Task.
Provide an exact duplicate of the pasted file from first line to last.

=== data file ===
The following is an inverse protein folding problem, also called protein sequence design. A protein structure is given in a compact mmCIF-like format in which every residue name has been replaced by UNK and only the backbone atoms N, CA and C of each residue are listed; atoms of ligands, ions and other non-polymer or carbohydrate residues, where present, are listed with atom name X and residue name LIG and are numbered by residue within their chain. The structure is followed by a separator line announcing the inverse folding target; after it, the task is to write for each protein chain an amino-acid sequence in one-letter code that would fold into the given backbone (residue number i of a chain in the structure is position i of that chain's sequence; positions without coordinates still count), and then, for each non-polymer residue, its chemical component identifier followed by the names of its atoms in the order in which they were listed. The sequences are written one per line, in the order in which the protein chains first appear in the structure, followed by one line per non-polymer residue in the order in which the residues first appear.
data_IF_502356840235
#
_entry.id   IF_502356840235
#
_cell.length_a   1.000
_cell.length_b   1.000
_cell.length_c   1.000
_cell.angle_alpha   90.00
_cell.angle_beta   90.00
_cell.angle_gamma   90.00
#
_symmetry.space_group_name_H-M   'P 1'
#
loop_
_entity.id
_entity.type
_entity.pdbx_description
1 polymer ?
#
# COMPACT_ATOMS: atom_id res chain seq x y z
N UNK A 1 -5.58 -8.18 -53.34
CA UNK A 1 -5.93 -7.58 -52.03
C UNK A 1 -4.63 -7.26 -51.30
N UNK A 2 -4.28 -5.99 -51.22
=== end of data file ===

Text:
The following is an inverse protein folding problem, also called protein sequence design. A protein structure is given in a compact mmCIF-like format in which every residue name has been replaced by UNK and only the backbone atoms N, CA and C of each residue are listed; atoms of ligands, ions and other non-polymer or carbohydrate residues, where present, are listed with atom name X and residue name LIG and are numbered by residue within their chain. The structure is followed by a separator line announcing the inverse folding target; after it, the task is to write for each protein chain an amino-acid sequence in one-letter code that would fold into the given backbone (residue number i of a chain in the structure is position i of that chain's sequence; positions without coordinates still count), and then, for each non-polymer residue, its chemical component identifier followed by the names of its atoms in the order in which they were listed. The sequences are written one per line, in the order in which the protein chains first appear in the structure, followed by one line per non-polymer residue in the order in which the residues first appear.
data_IF_502356840235
#
_entry.id   IF_502356840235
#
_cell.length_a   1.000
_cell.length_b   1.000
_cell.length_c   1.000
_cell.angle_alpha   90.00
_cell.angle_beta   90.00
_cell.angle_gamma   90.00
#
_symmetry.space_group_name_H-M   'P 1'
#
loop_
_entity.id
_entity.type
_entity.pdbx_description
1 polymer ?
#
# COMPACT_ATOMS: atom_id res chain seq x y z
N UNK A 1 -5.58 -8.18 -53.34
CA UNK A 1 -5.93 -7.58 -52.03
C UNK A 1 -4.63 -7.26 -51.30
N UNK A 2 -4.28 -5.99 -51.22